SC Biz News is speaking with small businesses and community leaders about the impact of the new coronavirus on business and industry, and how this is changing how they operate.
Contact Andy Owens, [email protected], with any questions or ideas.
During the Great Recession, Colleen Troy, the owner of Touchpoint Communications in Charleston, rolled out a marketing platform called Brand-Aid that helped companies find footing in an uncertain economy. The effort also helped put foundering marketing and public relations firms back to work.
This is different.
"I survived the Great Recession — that unwound over time," she said. "There has been no time here. Over the last four days, I have seen clients go to extraordinary levels of stepping back and saying to themselves, 'How do I stay in business?'"
She said a lot of the companies she's in contact with are trying to find ways to battle back from extended uncertainty and navigate clients who want to suspend contracts and find ways to mitigate costs.
Touchpoint has five employees, and some of their clients have asked for that same kind of consideration.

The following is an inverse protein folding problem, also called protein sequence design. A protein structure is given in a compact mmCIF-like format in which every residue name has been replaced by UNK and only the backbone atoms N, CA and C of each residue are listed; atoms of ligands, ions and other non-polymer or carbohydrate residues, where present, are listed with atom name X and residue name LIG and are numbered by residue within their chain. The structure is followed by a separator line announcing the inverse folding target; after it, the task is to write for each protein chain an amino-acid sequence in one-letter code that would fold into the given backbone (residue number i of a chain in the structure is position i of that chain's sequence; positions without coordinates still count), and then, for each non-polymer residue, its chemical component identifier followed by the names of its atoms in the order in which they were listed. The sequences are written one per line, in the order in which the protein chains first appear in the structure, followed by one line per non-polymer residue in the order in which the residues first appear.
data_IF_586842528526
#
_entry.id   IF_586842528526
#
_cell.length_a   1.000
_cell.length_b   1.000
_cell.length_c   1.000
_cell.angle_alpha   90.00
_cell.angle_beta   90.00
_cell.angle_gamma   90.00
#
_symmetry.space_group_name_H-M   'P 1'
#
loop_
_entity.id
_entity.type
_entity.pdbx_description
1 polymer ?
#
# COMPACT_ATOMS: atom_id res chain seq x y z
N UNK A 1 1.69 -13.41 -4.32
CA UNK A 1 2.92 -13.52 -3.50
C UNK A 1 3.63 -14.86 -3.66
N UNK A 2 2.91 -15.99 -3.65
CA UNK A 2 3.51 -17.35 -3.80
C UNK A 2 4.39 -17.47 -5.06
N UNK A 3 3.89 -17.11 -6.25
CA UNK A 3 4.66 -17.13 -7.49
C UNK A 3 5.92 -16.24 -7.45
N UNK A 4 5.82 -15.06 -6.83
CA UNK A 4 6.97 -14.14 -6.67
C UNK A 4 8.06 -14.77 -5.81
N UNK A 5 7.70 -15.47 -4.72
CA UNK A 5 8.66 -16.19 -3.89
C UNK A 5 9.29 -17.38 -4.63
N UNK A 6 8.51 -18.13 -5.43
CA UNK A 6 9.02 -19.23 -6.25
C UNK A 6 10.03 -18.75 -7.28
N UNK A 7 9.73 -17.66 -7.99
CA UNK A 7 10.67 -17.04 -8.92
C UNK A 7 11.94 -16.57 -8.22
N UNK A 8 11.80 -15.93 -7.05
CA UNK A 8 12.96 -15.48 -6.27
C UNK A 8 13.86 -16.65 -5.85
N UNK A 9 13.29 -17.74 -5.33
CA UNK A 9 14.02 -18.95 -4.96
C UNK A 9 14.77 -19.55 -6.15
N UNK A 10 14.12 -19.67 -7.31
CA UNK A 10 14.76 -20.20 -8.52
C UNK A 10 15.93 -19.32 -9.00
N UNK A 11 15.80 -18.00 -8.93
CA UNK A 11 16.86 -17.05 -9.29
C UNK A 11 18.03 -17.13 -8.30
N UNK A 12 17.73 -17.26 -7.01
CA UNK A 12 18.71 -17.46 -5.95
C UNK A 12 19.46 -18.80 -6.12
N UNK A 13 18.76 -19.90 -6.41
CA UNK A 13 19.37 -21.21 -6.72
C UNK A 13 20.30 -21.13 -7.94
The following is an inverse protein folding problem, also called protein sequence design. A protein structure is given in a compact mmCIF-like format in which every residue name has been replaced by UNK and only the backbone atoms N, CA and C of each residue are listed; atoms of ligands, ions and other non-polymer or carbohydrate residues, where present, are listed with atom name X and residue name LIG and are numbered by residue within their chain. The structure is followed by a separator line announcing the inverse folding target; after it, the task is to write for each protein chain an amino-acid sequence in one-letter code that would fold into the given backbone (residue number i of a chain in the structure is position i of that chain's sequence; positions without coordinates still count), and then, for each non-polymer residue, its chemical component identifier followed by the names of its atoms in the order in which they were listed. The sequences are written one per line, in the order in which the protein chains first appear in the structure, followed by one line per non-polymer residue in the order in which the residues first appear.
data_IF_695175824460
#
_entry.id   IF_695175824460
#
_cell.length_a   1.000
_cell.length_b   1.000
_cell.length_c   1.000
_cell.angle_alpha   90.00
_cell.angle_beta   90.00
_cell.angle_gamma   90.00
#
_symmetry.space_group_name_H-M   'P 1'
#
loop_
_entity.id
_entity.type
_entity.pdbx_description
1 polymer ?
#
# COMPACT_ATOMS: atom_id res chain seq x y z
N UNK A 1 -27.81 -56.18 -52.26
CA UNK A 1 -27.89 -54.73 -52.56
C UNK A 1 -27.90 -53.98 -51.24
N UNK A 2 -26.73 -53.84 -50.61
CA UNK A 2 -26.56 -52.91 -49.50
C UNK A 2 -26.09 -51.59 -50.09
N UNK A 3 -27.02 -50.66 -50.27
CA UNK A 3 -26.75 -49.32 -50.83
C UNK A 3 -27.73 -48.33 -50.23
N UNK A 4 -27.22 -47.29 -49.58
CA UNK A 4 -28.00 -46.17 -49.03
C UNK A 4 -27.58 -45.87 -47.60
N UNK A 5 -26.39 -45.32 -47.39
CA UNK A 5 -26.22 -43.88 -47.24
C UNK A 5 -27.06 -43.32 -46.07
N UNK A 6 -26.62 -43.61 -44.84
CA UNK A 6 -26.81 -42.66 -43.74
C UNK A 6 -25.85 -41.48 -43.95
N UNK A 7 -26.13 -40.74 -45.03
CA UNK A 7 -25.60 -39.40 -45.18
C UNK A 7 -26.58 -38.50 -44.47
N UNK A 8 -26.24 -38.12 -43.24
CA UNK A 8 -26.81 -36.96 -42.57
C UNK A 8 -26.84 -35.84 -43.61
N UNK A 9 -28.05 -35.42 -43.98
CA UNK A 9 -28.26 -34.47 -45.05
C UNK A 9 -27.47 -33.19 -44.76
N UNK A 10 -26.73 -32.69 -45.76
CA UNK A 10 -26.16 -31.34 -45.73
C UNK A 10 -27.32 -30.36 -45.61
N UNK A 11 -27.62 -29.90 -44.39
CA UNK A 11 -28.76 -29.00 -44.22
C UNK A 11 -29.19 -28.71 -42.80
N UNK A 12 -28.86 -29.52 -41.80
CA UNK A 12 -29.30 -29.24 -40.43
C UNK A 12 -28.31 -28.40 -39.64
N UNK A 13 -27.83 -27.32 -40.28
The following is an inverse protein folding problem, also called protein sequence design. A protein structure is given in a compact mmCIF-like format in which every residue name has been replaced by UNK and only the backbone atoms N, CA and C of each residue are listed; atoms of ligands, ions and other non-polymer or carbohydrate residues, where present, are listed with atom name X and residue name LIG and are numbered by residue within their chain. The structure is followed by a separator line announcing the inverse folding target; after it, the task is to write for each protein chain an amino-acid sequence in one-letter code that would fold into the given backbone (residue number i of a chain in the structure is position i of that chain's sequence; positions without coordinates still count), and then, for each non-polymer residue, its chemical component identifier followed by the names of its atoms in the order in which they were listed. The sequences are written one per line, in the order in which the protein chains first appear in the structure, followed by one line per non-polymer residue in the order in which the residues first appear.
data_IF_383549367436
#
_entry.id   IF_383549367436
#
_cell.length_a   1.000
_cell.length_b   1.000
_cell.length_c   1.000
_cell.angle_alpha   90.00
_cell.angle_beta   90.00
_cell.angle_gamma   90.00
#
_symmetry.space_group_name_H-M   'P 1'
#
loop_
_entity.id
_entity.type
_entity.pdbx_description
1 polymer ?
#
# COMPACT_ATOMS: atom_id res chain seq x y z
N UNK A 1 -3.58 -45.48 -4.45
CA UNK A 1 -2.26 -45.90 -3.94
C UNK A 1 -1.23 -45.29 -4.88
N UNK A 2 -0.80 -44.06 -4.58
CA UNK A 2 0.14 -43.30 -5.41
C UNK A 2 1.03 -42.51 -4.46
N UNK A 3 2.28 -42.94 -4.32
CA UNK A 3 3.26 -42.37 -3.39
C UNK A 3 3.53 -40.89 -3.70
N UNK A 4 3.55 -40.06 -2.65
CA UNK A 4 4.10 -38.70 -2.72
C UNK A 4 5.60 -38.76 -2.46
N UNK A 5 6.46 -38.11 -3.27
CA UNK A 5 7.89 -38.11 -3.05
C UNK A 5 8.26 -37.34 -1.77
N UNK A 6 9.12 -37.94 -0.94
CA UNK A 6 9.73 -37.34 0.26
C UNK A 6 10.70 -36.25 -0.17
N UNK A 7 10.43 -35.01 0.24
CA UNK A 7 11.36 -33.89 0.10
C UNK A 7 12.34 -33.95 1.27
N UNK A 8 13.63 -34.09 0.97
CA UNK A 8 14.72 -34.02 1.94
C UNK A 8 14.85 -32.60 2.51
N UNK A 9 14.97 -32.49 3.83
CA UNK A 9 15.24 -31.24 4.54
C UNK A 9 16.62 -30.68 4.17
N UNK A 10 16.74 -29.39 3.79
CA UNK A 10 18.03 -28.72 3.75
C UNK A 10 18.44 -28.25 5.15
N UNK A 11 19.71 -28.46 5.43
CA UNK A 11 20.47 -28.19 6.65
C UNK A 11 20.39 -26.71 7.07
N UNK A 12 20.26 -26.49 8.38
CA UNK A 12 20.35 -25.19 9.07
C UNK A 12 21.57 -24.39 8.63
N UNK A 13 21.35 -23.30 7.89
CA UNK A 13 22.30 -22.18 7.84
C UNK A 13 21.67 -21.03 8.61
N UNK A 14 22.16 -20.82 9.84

"I have clients who have contracts now, and they've asked can we pause. I'm letting them pause," she said. "That's affecting our business. I'm not asking people to make long-term commitments right now. I'm saying let us help you for the next 30 days. You kind of have to disrupt your own systems in hopes that it's the right thing to do."
Troy said her experience with recession and crisis management taught her that creativity can help businesses survive a crisis like the COVID-19 outbreak. She said that it requires a company to get back to why it exists, what their primary value is to customers and finding new customers they might not have considered before.
"They're asking themselves 'What is my core business? How can I deliver it? How can I take care of my employees while I deliver it?'" she said.
Because the Charleston region is such an event-driven economy, COVID-19 is having a fast and far-reaching economic ripple effect, Troy said. That's going to require creativity and small businesses working together and finding different ways of doing business, she said.
Troy spent last weekend talking to business leaders about how they can help and support each other. The focus was on common survival, not how to leverage the current crisis to anyone's advantage.
"We have been very careful over the years not just focusing on one industry, and I'm very grateful for that now," she said. "What we're able to do is focus on businesses that are not struggling right now, that are busy now, where they need help."i